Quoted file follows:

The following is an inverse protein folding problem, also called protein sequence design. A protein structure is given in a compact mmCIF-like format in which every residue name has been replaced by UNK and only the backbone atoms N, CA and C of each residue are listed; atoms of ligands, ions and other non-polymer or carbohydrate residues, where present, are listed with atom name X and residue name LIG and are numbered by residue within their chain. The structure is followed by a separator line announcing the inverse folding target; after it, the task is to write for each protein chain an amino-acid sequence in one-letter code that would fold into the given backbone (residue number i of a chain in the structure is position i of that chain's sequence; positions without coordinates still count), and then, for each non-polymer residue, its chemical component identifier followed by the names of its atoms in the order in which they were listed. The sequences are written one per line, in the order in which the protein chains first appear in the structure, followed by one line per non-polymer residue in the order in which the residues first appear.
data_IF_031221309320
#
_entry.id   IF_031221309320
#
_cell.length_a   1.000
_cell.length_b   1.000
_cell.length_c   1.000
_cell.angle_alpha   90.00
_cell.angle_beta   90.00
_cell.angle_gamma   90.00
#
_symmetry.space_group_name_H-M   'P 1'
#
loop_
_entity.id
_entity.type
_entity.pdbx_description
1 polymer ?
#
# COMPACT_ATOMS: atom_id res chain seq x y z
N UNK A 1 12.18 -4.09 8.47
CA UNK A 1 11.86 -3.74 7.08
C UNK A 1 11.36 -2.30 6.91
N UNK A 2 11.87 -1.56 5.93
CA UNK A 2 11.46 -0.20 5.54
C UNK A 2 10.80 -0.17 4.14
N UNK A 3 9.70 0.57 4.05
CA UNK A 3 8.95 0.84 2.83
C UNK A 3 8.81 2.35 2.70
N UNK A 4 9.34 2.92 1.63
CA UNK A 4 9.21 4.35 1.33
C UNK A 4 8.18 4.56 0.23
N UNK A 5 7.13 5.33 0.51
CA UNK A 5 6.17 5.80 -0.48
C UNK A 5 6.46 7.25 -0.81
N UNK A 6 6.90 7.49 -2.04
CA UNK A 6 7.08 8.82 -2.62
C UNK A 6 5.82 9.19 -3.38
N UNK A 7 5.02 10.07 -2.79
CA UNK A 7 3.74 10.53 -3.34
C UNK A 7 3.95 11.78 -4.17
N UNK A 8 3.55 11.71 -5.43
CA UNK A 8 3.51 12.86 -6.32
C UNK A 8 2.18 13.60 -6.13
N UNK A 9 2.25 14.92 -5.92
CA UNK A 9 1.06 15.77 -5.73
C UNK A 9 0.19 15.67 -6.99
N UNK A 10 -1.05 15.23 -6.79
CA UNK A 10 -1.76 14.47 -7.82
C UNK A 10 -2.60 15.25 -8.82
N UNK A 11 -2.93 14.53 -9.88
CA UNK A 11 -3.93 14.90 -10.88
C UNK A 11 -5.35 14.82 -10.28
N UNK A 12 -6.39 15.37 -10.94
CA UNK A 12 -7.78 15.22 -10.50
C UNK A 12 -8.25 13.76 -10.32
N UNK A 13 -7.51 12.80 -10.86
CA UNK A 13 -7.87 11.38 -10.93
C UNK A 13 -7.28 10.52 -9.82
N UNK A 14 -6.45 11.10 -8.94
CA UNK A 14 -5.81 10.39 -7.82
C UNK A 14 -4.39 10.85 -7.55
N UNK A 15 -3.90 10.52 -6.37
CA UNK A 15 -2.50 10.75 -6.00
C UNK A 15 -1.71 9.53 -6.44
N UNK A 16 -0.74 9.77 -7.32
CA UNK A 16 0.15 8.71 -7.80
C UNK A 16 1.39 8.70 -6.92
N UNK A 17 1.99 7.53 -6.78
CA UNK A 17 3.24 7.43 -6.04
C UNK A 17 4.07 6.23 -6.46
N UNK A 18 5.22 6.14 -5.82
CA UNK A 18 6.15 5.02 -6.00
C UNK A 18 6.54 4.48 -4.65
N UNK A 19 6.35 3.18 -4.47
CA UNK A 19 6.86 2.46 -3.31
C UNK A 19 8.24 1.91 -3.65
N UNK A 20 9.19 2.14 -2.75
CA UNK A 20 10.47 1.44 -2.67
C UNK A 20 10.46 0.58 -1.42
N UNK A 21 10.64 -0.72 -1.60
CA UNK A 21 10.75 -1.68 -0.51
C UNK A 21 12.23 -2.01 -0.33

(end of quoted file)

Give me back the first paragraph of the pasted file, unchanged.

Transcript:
The following is an inverse protein folding problem, also called protein sequence design. A protein structure is given in a compact mmCIF-like format in which every residue name has been replaced by UNK and only the backbone atoms N, CA and C of each residue are listed; atoms of ligands, ions and other non-polymer or carbohydrate residues, where present, are listed with atom name X and residue name LIG and are numbered by residue within their chain. The structure is followed by a separator line announcing the inverse folding target; after it, the task is to write for each protein chain an amino-acid sequence in one-letter code that would fold into the given backbone (residue number i of a chain in the structure is position i of that chain's sequence; positions without coordinates still count), and then, for each non-polymer residue, its chemical component identifier followed by the names of its atoms in the order in which they were listed. The sequences are written one per line, in the order in which the protein chains first appear in the structure, followed by one line per non-polymer residue in the order in which the residues first appear.